I think the other thing though, before I answer the landlord multi unit, multi tenant question, is I’ll say what I don’t like about dentists owning the real estate, is when you go to transition to practice. Essentially, if it’s a standalone building, you have an audience and a potential buyer pool of one. There’s one potential buyer for this giant important asset. I don’t know too many markets where a potential buyer, a market of one is a good thing, Ryan.

Rob Montgomery:
So dentist says, “Well, well, I’ve got a captive audience. Whoever buys my practice will buy the real estate.” Yeah. Unless of course they don’t. And then, [crosstalk 00:23:23], right. Who are you going to sell a single tenant standalone dental office to, the real estate to? Somebody who can’t own or occupy it. There aren’t many investors out there. There are some, but most are not interested in that. So now you have this very illiquid investment in the office real estate, that obviously can’t fill it too while you’re operating a practice, otherwise you’re going to have no place to practice. And then when it comes time to transition it, you may or may not be able to sell it. So to me, I don’t like it oftentimes. And the other thing too is we talked about a lot of dentists now want to go into retail space where they’ve got that great exposure, and they’ve got better demographics.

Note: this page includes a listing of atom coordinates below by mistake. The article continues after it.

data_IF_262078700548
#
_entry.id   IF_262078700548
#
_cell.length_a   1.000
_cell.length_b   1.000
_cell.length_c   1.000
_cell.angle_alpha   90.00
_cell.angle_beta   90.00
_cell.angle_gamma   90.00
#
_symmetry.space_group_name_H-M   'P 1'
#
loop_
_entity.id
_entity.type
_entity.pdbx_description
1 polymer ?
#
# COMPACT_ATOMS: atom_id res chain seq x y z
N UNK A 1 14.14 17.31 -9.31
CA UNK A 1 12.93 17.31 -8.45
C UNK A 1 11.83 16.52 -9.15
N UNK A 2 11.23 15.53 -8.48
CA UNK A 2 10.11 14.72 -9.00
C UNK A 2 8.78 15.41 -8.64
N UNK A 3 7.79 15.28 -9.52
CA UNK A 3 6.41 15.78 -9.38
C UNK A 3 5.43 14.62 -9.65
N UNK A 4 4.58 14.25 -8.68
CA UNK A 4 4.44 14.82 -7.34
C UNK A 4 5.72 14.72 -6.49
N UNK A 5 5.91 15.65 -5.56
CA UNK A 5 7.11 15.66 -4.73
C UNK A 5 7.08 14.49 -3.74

Rob Montgomery:
Most people can’t buy a shopping center anchored by a Walmart for their dental office, right?

Ryan Isaac:
Yep. Yep.

Rob Montgomery: